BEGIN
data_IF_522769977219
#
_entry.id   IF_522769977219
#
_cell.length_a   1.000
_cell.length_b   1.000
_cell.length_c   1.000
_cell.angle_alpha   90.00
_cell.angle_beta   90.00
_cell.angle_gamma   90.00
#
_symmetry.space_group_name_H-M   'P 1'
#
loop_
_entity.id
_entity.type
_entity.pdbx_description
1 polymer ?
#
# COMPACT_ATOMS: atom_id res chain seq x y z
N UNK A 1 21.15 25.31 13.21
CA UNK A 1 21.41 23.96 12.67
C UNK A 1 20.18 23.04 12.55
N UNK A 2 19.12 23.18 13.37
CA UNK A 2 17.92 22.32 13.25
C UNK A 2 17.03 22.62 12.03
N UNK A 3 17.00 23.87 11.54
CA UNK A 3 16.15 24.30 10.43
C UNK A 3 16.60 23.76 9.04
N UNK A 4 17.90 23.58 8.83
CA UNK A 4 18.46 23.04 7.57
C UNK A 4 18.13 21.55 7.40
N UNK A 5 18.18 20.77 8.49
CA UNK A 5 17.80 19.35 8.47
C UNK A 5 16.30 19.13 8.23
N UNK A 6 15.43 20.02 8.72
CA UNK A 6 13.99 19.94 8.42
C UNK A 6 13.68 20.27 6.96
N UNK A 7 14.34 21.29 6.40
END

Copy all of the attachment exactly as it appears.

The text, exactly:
data_IF_522769977219
#
_entry.id   IF_522769977219
#
_cell.length_a   1.000
_cell.length_b   1.000
_cell.length_c   1.000
_cell.angle_alpha   90.00
_cell.angle_beta   90.00
_cell.angle_gamma   90.00
#
_symmetry.space_group_name_H-M   'P 1'
#
loop_
_entity.id
_entity.type
_entity.pdbx_description
1 polymer ?
#
# COMPACT_ATOMS: atom_id res chain seq x y z
N UNK A 1 21.15 25.31 13.21
CA UNK A 1 21.41 23.96 12.67
C UNK A 1 20.18 23.04 12.55
N UNK A 2 19.12 23.18 13.37
CA UNK A 2 17.92 22.32 13.25
C UNK A 2 17.03 22.62 12.03
N UNK A 3 17.00 23.87 11.54
CA UNK A 3 16.15 24.30 10.43
C UNK A 3 16.60 23.76 9.04
N UNK A 4 17.90 23.58 8.83
CA UNK A 4 18.46 23.04 7.57
C UNK A 4 18.13 21.55 7.40
N UNK A 5 18.18 20.77 8.49
CA UNK A 5 17.80 19.35 8.47
C UNK A 5 16.30 19.13 8.23
N UNK A 6 15.43 20.02 8.72
CA UNK A 6 13.99 19.94 8.42
C UNK A 6 13.68 20.27 6.96
N UNK A 7 14.34 21.29 6.40